“Wizard of the Black Hundreds” is definitely one of the ‘others.’ This monstrous entity sounds less like a song than it sounds like a melting glacier, seemingly breaking apart and bisecting itself ever so slowly multiple times throughout its 7:40 track length. Dan Barrett’s lyrics are even less discernable here than on Deathconsciousness, and his vocals too seem more shrouded by reverb and obscured by the crushing intensity of the instrumentation.
Instead, the focus on this track is shifted to the depressive power of repetition; “Wizard of the Black Hundreds” begins with as much sonic heaviness as it ends, and although it never seems to go anywhere throughout its duration, its hollow absence can be felt immediately after it ends. You’re going to want to hit ‘replay’ with this one.
Have a Nice Life - “The Big Gloom”
Oh please, please, please release me
I suppose it’s fitting that on the same day that all of my soured memories of my ex-girlfriend started rushing back into my head, a copy of Have a Nice Life’s Deathconsciousness arrived on my doorstep. Nothing serves as a better soundtrack to a potential downward spiral into depression than this record.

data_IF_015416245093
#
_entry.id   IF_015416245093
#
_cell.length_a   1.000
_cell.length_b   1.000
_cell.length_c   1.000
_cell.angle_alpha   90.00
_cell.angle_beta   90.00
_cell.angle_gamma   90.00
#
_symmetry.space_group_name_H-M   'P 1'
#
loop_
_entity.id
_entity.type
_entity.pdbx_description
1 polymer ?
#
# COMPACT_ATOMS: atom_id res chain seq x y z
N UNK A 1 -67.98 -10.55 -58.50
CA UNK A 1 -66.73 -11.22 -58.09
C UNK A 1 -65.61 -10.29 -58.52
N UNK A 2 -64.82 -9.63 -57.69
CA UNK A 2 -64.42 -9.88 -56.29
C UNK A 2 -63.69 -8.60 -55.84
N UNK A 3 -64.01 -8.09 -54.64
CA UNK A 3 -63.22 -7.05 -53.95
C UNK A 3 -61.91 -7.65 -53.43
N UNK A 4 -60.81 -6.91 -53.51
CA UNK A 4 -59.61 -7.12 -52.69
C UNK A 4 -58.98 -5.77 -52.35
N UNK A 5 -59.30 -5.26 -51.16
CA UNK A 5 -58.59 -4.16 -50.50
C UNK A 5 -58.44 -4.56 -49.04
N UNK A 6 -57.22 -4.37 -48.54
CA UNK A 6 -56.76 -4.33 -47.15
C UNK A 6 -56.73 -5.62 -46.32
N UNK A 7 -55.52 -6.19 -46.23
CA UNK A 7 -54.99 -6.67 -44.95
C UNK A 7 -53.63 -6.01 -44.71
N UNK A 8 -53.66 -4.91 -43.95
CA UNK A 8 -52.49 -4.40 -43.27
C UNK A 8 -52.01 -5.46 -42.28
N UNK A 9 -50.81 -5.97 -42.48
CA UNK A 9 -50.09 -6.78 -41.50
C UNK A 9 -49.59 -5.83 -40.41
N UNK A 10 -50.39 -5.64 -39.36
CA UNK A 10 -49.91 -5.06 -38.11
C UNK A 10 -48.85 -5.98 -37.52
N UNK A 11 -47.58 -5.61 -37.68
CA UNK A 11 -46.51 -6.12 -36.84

In the days after she left me, I ritually went running late at night, long after my family was asleep. I listened to Deathconsciousness on repeat, letting the crushing instrumental drones pound my ears over and over again, willing my lungs to cave in and wanting nothing more than to collapse from exhaustion and pass out on the side of the road. I can’t listen to this album without thinking about that, and clearly these songs are inextricably bound to those awful feelings I had on those late night runs. But even though I know and recognize the true cause of my hurting, part of me wants to believe that this record actually caused it. If any album could have the power to do so, it would be Deathconsciousness. Maybe it’s not so far fetched.
So, my vinyl copy of Have A Nice Life’s Deathconsciousness came in today…
This was the first time Deathconsciousness has been issued on vinyl since its extremely limited original release in 2008. For those of you who aren’t aware already, this was my favorite album of that year and one of my absolute favorites of the past decade. I’m so unbelievably excited to finally own it.
One notable difference between the vinyl and digital release is the cover. The digital/CD version has David’s The Death Of Marat as the cover, but this vinyl issue features a different cover image. The Death Of Marat instead appears doubled in the gatefold. This record also came with a short book/pamphlet filled with lyrics, Medieval-style drawings, and cryptic prose.